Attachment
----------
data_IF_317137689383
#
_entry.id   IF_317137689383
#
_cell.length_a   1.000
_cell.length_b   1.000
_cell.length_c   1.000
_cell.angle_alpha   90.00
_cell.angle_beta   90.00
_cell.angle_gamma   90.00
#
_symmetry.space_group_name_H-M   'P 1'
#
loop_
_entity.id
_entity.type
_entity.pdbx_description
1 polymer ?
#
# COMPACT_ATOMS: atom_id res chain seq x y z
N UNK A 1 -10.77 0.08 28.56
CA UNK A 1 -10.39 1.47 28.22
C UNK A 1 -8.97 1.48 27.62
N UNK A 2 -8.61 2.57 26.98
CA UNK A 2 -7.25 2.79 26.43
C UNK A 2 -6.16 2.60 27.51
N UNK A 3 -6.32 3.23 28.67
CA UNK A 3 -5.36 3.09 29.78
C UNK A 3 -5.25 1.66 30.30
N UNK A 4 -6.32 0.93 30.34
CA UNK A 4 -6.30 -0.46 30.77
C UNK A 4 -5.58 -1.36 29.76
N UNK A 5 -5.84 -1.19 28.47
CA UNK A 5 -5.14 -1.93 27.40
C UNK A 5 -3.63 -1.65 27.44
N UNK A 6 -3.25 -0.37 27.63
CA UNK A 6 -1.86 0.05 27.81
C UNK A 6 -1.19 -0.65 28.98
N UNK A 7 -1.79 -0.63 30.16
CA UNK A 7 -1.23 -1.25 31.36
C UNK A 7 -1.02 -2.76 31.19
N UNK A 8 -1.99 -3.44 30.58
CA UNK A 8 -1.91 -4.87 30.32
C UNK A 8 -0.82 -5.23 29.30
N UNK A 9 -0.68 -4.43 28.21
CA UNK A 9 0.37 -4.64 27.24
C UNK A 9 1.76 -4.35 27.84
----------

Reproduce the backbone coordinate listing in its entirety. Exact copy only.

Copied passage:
data_IF_317137689383
#
_entry.id   IF_317137689383
#
_cell.length_a   1.000
_cell.length_b   1.000
_cell.length_c   1.000
_cell.angle_alpha   90.00
_cell.angle_beta   90.00
_cell.angle_gamma   90.00
#
_symmetry.space_group_name_H-M   'P 1'
#
loop_
_entity.id
_entity.type
_entity.pdbx_description
1 polymer ?
#
# COMPACT_ATOMS: atom_id res chain seq x y z
N UNK A 1 -10.77 0.08 28.56
CA UNK A 1 -10.39 1.47 28.22
C UNK A 1 -8.97 1.48 27.62
N UNK A 2 -8.61 2.57 26.98
CA UNK A 2 -7.25 2.79 26.43
C UNK A 2 -6.16 2.60 27.51
N UNK A 3 -6.32 3.23 28.67
CA UNK A 3 -5.36 3.09 29.78
C UNK A 3 -5.25 1.66 30.30
N UNK A 4 -6.32 0.93 30.34
CA UNK A 4 -6.30 -0.46 30.77
C UNK A 4 -5.58 -1.36 29.76
N UNK A 5 -5.84 -1.19 28.47
CA UNK A 5 -5.14 -1.93 27.40
C UNK A 5 -3.63 -1.65 27.44
N UNK A 6 -3.25 -0.37 27.63
CA UNK A 6 -1.86 0.05 27.81
C UNK A 6 -1.19 -0.65 28.98
N UNK A 7 -1.79 -0.63 30.16
CA UNK A 7 -1.23 -1.25 31.36
C UNK A 7 -1.02 -2.76 31.19
N UNK A 8 -1.99 -3.44 30.58
CA UNK A 8 -1.91 -4.87 30.32
C UNK A 8 -0.82 -5.23 29.30
N UNK A 9 -0.68 -4.43 28.21
CA UNK A 9 0.37 -4.64 27.24
C UNK A 9 1.76 -4.35 27.84